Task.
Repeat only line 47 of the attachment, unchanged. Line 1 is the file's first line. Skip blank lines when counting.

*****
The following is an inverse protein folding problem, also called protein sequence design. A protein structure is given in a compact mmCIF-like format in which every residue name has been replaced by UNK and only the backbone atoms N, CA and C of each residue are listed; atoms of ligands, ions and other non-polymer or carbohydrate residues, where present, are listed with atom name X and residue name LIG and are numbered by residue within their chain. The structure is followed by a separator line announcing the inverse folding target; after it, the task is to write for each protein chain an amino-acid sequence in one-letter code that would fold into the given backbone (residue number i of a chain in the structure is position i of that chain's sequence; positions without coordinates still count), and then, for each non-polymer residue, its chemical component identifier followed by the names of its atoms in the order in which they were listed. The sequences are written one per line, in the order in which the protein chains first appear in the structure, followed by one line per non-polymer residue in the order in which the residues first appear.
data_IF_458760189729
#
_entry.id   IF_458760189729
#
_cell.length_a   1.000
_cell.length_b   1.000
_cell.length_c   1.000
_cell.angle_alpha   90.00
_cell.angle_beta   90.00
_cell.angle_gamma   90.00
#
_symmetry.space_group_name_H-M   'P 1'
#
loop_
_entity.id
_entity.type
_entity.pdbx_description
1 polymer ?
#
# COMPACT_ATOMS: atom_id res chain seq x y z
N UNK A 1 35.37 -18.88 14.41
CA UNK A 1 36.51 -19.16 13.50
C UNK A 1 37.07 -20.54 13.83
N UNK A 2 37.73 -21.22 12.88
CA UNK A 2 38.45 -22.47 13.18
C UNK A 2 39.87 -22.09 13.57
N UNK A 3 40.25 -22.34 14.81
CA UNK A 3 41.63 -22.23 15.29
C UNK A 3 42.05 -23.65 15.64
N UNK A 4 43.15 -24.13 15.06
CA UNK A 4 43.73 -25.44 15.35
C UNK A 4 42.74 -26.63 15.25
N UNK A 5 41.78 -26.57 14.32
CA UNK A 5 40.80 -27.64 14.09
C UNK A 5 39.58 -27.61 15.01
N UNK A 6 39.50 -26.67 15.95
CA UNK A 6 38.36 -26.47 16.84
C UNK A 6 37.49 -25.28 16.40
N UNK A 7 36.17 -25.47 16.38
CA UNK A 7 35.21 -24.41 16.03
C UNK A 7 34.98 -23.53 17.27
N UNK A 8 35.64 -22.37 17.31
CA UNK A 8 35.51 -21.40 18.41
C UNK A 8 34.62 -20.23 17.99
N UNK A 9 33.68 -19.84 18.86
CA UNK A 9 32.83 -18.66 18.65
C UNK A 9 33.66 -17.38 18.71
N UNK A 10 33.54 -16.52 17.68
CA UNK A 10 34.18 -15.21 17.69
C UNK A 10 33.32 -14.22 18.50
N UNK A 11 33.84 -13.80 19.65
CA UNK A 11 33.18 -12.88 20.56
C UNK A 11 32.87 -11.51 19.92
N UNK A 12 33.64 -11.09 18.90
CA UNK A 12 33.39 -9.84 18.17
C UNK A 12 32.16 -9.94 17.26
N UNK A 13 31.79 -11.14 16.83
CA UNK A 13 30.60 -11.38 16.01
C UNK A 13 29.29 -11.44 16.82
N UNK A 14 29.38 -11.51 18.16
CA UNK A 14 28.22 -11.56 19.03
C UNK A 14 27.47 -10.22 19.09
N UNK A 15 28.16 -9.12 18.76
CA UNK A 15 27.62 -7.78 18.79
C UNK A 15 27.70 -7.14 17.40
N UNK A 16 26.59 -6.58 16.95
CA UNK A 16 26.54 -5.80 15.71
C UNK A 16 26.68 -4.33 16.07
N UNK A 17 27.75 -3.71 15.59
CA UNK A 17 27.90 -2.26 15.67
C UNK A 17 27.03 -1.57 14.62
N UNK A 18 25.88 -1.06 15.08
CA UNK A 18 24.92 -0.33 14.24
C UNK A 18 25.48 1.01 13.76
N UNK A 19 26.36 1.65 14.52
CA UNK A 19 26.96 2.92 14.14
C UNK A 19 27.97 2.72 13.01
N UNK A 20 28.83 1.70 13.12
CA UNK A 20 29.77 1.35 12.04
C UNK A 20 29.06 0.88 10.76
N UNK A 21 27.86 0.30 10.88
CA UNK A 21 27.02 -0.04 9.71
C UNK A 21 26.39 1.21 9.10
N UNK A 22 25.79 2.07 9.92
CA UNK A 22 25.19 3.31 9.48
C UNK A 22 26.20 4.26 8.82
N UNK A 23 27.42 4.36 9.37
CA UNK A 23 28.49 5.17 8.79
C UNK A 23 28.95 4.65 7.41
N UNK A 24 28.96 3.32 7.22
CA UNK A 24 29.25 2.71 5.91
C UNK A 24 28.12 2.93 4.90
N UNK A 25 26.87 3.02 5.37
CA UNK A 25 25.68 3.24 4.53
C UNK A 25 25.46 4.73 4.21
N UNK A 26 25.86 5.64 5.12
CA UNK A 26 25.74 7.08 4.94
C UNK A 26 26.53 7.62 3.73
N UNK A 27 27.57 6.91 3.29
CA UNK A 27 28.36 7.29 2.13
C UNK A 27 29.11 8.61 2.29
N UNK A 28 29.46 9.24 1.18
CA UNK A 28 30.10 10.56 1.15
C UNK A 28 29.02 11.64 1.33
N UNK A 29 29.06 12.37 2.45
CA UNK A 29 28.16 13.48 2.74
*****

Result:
CA UNK A 9 32.83 -18.66 18.65